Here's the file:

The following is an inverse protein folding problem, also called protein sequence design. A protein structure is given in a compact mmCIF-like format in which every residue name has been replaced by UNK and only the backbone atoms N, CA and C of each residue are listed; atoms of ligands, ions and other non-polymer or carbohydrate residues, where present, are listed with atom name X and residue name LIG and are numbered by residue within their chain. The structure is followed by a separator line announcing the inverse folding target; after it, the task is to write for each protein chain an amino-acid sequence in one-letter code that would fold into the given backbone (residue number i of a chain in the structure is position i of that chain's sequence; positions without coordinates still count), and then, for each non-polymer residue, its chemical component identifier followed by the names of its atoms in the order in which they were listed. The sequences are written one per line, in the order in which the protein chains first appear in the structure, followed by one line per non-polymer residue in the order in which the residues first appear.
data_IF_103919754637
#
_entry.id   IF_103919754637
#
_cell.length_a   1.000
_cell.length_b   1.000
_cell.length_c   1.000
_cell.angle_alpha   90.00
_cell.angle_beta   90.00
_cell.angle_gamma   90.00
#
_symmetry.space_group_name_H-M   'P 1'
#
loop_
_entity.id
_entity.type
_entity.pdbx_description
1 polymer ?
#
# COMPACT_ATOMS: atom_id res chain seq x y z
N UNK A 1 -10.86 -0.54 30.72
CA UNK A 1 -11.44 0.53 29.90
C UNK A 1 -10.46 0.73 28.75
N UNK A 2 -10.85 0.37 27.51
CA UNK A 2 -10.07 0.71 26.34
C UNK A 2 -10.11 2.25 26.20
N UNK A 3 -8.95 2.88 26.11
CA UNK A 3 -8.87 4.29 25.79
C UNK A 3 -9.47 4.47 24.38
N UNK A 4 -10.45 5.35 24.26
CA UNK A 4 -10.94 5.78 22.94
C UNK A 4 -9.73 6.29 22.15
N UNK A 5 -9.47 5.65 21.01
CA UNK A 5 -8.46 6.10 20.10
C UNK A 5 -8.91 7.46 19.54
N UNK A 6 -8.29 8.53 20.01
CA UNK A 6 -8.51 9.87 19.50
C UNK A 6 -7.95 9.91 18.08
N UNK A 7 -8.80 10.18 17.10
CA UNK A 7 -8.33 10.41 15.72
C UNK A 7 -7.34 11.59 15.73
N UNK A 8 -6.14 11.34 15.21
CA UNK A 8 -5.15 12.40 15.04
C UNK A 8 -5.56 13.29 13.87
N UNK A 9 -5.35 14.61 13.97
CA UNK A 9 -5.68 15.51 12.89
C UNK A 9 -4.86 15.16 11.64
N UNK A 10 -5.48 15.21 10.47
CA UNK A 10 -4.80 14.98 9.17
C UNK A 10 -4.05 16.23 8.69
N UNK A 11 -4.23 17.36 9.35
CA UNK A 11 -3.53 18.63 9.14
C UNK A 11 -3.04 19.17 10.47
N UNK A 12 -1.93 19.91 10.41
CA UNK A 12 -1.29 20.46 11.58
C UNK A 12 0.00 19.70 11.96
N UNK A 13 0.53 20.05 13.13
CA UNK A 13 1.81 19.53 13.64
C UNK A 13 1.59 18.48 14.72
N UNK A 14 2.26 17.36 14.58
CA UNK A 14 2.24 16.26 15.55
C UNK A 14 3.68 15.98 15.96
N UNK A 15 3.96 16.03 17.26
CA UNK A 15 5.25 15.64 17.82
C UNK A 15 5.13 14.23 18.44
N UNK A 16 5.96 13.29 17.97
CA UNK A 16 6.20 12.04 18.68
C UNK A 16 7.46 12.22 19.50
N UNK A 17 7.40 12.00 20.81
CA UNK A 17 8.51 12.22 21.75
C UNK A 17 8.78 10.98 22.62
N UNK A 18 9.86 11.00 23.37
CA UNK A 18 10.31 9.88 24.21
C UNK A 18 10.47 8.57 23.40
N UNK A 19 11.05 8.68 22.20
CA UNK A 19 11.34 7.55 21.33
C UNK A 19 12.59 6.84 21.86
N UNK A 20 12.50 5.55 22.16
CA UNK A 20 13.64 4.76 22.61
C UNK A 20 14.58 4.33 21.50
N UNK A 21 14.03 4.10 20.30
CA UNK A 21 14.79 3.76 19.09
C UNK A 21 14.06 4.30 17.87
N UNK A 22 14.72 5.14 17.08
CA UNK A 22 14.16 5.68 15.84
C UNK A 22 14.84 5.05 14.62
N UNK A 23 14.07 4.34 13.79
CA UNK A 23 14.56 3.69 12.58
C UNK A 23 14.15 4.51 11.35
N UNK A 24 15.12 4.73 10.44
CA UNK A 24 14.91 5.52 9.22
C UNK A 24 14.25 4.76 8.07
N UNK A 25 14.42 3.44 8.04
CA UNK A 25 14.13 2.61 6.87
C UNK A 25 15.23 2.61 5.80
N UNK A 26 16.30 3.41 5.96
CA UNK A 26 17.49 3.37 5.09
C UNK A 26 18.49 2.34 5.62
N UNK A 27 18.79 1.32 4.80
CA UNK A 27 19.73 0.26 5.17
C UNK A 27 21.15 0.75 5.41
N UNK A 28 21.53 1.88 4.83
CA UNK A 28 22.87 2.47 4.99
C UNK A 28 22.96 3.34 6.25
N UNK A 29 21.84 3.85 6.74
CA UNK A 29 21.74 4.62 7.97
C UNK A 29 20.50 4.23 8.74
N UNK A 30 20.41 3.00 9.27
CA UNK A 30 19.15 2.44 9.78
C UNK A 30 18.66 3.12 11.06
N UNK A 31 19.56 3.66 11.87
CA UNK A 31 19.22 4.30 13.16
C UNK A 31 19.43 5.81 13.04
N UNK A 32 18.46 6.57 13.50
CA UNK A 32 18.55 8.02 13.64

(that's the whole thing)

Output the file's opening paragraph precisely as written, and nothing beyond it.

The following is an inverse protein folding problem, also called protein sequence design. A protein structure is given in a compact mmCIF-like format in which every residue name has been replaced by UNK and only the backbone atoms N, CA and C of each residue are listed; atoms of ligands, ions and other non-polymer or carbohydrate residues, where present, are listed with atom name X and residue name LIG and are numbered by residue within their chain. The structure is followed by a separator line announcing the inverse folding target; after it, the task is to write for each protein chain an amino-acid sequence in one-letter code that would fold into the given backbone (residue number i of a chain in the structure is position i of that chain's sequence; positions without coordinates still count), and then, for each non-polymer residue, its chemical component identifier followed by the names of its atoms in the order in which they were listed. The sequences are written one per line, in the order in which the protein chains first appear in the structure, followed by one line per non-polymer residue in the order in which the residues first appear.